When Windows Server 2012 came out with Core, I heard some rather suspicious things at conferences like:
- “I’ll be able to take way less patching outages!”
- “It’ll be so much faster because it has less overhead!”
- “Everyone will learn automation and be more powerful!”
- “It’s the way of the future! Learn it or your career is doomed!”
As you know today, the promise didn’t match the reality. Most people don’t use Windows because it’s hard – they use it because it’s easy, and because working on their servers feels just like working on their desktops. Having a Windows GUI solves their administration problems, whereas learning a new language to do basic troubleshooting causes problems. There just wasn’t a big enough base of DBA staff who knew both SQL Server and PowerShell.
The market has spoken: I see SQL Server running on Windows Core less often than I see hairy men walking city streets wearing nothing but shock collars. (I live in a weird neighborhood.)
This year, the buzz will be back.
SQL Server 2017 runs on Linux, and the similarities between that and Windows Core are eerie:
- Both present big stumbling blocks for traditional Windows DBAs
- Both work mostly the same, but not exactly, as you can see in the SQL Server on Linux release notes
- Both solved perceived problems for sysadmins
- Neither solved a problem for database administrators
So why will you hear so much more about Linux support? Because this time around, it also solves a sales problem for Microsoft. Somebody, somewhere, has a spreadsheet showing that there will be a return on investment if they spend the development, marketing, and support resources necessary. (And I bet they’re right – if you compare this feature’s ROI against, say Hekaton or Polybase, surely Linux is going to produce a lot more new licenses sold.)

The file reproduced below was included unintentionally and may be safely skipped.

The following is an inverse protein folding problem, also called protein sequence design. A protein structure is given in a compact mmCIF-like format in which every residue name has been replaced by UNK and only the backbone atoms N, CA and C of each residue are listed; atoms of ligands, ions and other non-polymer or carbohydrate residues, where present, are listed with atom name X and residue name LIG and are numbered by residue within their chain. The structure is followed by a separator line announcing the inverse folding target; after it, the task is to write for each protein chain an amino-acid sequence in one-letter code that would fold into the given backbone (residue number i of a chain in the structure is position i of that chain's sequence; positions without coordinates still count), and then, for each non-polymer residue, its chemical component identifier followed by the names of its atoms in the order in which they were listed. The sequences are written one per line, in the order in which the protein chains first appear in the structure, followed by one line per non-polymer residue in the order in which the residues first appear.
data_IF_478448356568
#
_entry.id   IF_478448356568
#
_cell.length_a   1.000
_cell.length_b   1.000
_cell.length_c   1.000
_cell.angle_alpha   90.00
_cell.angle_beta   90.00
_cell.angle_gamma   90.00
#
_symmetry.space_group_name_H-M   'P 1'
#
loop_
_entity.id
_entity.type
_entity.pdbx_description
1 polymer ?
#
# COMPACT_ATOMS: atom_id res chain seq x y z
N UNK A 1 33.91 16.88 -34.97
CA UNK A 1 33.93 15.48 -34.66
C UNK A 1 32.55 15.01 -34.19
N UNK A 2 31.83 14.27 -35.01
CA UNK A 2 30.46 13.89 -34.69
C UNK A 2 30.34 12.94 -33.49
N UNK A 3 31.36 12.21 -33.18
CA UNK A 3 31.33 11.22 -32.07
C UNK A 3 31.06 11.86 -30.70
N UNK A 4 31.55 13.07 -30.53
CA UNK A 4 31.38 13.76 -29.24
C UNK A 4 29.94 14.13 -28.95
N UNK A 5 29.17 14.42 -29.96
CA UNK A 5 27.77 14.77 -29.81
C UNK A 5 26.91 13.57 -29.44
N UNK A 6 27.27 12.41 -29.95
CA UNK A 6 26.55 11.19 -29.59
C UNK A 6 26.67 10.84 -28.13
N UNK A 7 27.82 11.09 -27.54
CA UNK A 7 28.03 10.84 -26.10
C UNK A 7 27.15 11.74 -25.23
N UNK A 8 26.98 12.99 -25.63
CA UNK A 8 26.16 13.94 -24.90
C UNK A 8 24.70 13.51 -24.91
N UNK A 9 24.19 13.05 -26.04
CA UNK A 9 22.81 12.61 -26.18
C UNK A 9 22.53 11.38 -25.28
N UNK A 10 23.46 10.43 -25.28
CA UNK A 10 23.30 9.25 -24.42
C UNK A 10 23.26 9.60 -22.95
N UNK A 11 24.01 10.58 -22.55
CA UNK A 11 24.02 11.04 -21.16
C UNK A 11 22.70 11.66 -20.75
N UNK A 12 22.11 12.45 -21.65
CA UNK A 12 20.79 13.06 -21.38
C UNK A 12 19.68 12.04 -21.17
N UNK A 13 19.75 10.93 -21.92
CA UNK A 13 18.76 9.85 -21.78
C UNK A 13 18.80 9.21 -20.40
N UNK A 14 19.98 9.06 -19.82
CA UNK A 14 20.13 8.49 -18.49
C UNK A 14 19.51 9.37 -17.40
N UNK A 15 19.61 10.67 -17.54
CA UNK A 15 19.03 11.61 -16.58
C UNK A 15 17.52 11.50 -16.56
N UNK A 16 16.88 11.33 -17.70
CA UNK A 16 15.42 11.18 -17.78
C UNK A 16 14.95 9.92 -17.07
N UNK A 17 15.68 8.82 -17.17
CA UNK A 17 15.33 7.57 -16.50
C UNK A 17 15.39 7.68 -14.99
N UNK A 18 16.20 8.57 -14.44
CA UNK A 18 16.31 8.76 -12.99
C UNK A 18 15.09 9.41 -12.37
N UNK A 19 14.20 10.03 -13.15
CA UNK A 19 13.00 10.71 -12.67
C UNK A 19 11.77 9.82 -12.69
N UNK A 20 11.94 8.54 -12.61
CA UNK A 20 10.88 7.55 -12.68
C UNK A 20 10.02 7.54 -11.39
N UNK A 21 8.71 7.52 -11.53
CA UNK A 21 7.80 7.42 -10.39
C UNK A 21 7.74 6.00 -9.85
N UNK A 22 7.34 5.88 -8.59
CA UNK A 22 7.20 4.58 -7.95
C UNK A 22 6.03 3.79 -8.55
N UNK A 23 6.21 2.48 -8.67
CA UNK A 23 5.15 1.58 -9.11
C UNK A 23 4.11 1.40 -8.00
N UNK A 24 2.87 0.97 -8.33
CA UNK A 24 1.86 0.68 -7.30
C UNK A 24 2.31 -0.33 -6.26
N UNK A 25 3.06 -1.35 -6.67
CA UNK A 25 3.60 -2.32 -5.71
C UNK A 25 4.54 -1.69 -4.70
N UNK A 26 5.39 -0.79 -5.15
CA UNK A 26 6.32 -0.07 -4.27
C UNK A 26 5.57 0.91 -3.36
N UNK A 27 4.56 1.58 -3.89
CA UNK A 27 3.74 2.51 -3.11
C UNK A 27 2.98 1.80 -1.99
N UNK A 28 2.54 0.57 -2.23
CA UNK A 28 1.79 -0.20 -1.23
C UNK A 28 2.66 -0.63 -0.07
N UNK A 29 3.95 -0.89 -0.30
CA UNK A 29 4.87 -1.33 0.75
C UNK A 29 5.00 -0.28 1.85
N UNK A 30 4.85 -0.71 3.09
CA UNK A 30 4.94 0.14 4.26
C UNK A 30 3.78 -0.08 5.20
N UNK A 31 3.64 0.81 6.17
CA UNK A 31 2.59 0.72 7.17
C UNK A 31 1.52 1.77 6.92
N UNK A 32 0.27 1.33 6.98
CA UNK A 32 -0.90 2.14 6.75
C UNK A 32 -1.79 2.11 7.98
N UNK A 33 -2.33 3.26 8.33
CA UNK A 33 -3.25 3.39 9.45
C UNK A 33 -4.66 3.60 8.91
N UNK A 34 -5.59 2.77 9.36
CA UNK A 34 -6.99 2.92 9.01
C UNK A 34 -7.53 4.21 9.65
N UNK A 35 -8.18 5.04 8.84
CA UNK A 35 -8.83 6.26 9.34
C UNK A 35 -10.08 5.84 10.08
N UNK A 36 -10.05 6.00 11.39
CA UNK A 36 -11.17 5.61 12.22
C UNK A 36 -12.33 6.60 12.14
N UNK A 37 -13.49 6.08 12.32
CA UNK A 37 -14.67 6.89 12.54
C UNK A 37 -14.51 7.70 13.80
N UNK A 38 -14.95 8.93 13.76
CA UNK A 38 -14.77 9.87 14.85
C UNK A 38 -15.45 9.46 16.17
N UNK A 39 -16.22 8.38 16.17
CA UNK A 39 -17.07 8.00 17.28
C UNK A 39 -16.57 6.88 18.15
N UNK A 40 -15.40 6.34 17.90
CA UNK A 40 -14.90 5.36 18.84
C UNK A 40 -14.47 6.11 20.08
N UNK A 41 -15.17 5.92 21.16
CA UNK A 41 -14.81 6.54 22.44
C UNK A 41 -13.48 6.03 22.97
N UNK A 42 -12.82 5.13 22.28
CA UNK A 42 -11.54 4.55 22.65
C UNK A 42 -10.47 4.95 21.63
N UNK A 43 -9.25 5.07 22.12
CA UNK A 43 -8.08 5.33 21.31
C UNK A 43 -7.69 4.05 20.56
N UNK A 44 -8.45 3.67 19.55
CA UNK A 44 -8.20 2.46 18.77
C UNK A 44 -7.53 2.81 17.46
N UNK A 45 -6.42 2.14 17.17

There’s just one missing piece: database administrators in the field with the unique combination of both SQL Server and Linux experience. Just like SQL Server on Windows Core, the most challenging problem isn’t technical – it’s a staff availability. But this time around, Microsoft has money riding on this bet (as opposed to Core), so they’re going to be extra-loud about how much they need you, dear reader, to learn to manage SQL Server on Linux.
So should DBAs learn Linux?
In large shops, I find that the Windows team tends to manage day-to-day Windows activities (server setup, hardware repair, patching) and then hands built servers over to the DBAs. As long as the SQL Server service starts, the DBAs take over from there. Heck, in large shops, the DBA team may not even have the rights to log into Windows via RDP.
If your shop is eager to run SQL Server on Linux, it’s probably because you’ve already got an experienced team of sysadmins who know and love Linux. They don’t need your help with the Linux part. In fact, I bet you’ve even already got Oracle running on Linux – so go talk to the Oracle DBAs about the kinds of day-to-day Linux administration tasks they do. You should expect a similar level of involvement.
But just because you don’t have to learn Linux doesn’t mean you shouldn’t. If you have the luxury of a current employer who decides to take the plunge to run SQL Server on Linux, you’ve got a killer opportunity. Take the chance to learn some basics from your Linux sysadmin team – sit with them while they build the servers for your deployments. It won’t make you a worse DBA.